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The book I am currently reading, is written in a local language, uses the symbol $$\gtreqqless$$

Noted usage in the book (translated):

Let $f(x) = x^3e^{-3x}$ for x > 0. Then what is the maximum value of $f(x)$ ?

Solution : $\dotsc$ $f'(x) = 3e^{-3x}x^2(1-x)$... We have to work explicitly with $1 - x$ since $3e^{-3x}$ is positive for x > 0 $\therefore$ We have to see when 1 - x $\geqslant$ 0 and when 1 - x $\leqslant$ 0. We can see that 1 - x $\gtreqqless$ 0 $\Longleftrightarrow$ 1 $\gtreqqless$ x $\dotsc$

So how is the symbol read ,or, What does it mean ?

Edit: I have searched through the book and it does not provide any page on symbols used and no past explanation has been provided.

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    $\begingroup$ It just means that if you place any of the three symbols ($=,>,<$) at both equations, the equivalence holds. It is basically a shortcut for writing $1-x>0\Leftrightarrow 1>x,\ 1-x=0\Leftrightarrow 1=x$ and $1-x<0\Leftrightarrow 1<x$. $\endgroup$ Jul 3 at 15:49
  • $\begingroup$ @StefanAlbrecht I see. Feel free to add it as an answer so I can accept it. $\endgroup$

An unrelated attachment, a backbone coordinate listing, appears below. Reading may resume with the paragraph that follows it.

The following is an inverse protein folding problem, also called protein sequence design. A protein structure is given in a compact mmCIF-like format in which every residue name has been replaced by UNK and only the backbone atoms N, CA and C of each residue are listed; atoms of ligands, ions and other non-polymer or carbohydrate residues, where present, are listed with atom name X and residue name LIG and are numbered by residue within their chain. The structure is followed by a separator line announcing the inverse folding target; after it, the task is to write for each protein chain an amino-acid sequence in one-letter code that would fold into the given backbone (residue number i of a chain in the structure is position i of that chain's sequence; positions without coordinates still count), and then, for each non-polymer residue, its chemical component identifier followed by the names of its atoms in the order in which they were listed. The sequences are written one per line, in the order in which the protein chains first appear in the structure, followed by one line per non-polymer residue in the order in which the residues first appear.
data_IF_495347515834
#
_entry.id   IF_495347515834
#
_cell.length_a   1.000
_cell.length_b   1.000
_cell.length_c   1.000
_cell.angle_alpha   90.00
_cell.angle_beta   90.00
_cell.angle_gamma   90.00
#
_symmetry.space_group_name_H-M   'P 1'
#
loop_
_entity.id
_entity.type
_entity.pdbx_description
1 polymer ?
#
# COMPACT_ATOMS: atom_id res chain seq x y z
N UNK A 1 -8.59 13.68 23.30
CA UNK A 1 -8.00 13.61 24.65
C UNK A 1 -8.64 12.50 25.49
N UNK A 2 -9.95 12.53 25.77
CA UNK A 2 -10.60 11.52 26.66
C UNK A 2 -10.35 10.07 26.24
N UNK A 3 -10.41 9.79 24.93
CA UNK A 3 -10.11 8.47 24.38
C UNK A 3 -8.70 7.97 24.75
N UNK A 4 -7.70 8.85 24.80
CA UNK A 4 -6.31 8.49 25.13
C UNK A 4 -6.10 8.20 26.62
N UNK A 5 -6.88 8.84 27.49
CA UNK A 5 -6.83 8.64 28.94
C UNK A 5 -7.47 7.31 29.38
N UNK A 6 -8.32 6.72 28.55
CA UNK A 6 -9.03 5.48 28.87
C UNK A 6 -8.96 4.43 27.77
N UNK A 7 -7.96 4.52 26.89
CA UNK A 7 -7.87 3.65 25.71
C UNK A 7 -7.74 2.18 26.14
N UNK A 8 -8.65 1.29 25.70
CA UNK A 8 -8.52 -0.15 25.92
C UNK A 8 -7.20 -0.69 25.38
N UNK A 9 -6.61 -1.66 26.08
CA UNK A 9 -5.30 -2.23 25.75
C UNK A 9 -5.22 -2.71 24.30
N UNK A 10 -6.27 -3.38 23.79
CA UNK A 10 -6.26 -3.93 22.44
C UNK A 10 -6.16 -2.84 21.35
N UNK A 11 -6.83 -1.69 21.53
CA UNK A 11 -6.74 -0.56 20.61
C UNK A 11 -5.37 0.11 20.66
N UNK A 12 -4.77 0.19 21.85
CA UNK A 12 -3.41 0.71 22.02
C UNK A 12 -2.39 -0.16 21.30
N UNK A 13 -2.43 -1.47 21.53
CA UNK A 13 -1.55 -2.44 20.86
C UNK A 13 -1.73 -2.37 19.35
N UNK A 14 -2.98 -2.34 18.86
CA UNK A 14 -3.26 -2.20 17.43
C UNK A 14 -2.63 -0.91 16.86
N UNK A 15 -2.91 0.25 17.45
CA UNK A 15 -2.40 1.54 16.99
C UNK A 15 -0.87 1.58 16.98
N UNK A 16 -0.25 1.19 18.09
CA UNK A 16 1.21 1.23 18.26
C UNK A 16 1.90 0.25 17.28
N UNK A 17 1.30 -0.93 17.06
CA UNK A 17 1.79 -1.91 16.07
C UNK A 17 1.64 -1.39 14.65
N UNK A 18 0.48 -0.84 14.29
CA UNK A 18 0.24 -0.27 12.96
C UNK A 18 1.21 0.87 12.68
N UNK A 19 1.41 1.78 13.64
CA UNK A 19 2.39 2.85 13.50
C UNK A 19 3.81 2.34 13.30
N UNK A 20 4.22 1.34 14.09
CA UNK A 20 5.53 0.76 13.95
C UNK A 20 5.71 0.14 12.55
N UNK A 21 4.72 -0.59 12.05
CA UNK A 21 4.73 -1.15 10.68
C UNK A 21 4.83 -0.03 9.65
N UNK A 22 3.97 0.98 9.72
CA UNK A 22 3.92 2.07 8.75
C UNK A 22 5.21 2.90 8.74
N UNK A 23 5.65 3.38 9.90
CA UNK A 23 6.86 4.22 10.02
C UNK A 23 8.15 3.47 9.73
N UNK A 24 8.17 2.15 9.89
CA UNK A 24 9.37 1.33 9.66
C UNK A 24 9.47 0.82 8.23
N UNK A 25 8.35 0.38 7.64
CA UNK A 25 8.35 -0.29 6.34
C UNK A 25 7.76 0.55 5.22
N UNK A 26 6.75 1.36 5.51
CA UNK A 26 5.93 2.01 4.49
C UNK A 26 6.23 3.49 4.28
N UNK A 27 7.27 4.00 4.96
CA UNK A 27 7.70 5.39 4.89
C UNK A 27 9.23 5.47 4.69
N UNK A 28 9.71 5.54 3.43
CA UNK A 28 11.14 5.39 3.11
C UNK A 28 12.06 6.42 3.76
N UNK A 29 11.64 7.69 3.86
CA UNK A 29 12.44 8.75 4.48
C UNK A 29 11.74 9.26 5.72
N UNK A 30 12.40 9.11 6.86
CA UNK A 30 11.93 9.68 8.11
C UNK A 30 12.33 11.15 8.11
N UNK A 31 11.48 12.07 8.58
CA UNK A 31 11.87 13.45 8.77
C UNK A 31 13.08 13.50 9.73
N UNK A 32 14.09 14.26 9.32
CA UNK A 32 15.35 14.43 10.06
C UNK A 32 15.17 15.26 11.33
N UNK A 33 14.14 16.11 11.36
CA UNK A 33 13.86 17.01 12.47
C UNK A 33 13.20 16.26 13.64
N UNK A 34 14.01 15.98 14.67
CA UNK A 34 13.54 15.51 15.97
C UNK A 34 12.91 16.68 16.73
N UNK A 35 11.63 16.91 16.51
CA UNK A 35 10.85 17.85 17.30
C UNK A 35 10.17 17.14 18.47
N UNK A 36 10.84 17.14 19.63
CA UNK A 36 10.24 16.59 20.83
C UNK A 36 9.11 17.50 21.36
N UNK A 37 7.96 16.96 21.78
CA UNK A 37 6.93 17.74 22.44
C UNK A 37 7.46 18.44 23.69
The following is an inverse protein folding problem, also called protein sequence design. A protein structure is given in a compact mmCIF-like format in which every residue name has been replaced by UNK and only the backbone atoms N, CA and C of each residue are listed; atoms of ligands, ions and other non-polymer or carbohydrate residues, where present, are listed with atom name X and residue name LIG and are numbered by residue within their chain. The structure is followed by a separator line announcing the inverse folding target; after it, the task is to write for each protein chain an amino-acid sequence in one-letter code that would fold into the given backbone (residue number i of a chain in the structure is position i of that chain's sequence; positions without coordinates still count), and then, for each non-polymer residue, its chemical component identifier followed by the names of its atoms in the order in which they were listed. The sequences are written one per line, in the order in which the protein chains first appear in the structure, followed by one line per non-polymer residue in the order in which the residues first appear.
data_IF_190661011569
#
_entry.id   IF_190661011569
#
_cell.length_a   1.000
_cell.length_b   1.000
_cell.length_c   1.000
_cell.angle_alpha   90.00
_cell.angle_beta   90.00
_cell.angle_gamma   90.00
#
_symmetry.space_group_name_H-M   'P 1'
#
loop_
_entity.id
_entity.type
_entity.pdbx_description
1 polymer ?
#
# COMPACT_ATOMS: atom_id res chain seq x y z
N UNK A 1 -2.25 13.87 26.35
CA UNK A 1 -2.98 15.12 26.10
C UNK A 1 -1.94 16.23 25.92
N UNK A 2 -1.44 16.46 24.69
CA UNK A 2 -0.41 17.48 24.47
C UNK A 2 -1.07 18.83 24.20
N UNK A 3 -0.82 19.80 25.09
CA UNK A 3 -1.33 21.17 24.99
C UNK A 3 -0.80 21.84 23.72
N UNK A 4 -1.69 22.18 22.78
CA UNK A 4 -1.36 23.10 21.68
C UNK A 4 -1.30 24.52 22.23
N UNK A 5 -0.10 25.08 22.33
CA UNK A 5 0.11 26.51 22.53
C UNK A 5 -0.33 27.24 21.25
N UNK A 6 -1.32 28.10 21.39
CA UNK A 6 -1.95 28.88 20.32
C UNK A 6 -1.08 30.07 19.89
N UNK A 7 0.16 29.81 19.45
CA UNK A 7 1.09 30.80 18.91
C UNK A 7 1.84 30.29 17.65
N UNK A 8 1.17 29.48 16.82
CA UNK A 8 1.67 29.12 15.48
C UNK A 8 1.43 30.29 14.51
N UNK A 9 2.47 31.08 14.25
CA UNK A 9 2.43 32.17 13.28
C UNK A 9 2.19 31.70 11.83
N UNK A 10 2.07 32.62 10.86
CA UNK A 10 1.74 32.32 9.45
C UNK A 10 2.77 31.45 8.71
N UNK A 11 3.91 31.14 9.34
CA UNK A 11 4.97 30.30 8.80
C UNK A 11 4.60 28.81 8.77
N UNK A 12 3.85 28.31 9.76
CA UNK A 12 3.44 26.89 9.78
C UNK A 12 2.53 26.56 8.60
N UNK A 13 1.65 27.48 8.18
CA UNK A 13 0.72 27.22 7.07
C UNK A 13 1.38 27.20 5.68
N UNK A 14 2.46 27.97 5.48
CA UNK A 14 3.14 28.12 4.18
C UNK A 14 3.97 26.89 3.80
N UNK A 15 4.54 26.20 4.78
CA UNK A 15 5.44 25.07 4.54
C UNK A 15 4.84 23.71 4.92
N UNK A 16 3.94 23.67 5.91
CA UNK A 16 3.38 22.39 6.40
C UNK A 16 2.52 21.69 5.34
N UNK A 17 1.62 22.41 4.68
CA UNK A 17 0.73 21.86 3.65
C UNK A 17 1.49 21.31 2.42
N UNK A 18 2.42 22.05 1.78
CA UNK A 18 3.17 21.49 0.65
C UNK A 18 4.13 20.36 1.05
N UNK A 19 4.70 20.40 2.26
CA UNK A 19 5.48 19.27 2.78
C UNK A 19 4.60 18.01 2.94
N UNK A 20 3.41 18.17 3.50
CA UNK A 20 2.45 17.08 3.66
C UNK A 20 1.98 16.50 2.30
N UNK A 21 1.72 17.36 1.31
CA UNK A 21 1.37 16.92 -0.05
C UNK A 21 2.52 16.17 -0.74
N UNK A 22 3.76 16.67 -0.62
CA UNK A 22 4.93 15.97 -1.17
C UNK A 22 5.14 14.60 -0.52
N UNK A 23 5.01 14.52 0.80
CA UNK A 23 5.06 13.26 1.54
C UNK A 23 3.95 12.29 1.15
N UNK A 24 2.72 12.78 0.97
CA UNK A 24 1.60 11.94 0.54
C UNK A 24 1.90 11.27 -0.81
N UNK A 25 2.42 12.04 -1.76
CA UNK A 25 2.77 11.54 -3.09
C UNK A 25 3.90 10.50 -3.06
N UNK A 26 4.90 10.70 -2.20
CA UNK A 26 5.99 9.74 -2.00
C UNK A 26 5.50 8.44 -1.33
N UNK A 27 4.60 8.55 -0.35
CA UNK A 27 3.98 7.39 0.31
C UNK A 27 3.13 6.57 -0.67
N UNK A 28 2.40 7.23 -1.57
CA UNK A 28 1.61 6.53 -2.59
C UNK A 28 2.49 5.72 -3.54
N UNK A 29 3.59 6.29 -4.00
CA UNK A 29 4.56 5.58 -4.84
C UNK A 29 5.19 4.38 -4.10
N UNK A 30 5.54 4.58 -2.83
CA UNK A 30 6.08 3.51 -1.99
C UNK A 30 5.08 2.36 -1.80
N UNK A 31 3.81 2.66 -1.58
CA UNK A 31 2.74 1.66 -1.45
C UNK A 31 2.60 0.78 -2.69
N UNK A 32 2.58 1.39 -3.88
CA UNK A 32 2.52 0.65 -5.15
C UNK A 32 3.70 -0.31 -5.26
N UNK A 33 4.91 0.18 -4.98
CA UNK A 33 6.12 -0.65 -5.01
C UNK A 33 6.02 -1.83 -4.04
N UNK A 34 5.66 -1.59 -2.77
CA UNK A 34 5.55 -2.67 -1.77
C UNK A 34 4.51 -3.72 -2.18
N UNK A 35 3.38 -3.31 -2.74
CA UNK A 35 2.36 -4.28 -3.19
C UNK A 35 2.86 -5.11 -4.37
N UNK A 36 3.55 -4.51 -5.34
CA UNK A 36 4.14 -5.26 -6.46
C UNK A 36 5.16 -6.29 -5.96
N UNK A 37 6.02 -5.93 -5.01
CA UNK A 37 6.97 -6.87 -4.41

– Krosin
    Jul 3 at 15:52
  • $\begingroup$ There are two answers already, which essentially convey the same thing, you can accept either of them (your preference), or if @StefanAlbrecht wishes, he can post one. $\endgroup$ Jul 3 at 16:00
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    $\begingroup$ It is not too difficult to guess what it means, but how you read it is another story... I would be interested to have the opinion of a native English speaker... $\endgroup$
    – J.-E. Pin
    Jul 3 at 16:25
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    $\begingroup$ @J.-E.Pin One possible reading is, "One minus $x$ is greater than, equal to, or less than zero if and only if one is (respectively) greater than, equal to, or less than $x.$" $\endgroup$
    – David K
    Jul 3 at 17:12
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It is similar to $\pm$, so for example, $(a\pm b)^2=a^2\pm 2ab+b^2$, if you take a plus you take it everywhere, if you take a minus, you take it everywhere.

Likewise, if you consider $1-x>0$, you have $1>x$. (Here, we took the topmost symbol!)

If you have $1-x=0$, it means $1=x$; here we took the second symbol $=$. You can see the pattern now.

Hope this helps. Ask anything if not clear :)

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    $\begingroup$ Thank you for the explanation as well! $\endgroup$
    – Krosin
    Jul 3 at 16:05
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It's a shorthand notation for $$ 1-x > 0 \iff 1 > x \quad\text{and}\quad 1-x = 0 \iff 1 = x \quad\text{and}\quad 1-x < 0 \iff 1 < x \, . $$

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  • $\begingroup$ Thank you for the answer :) $\endgroup$
    – Krosin
    Jul 3 at 16:05

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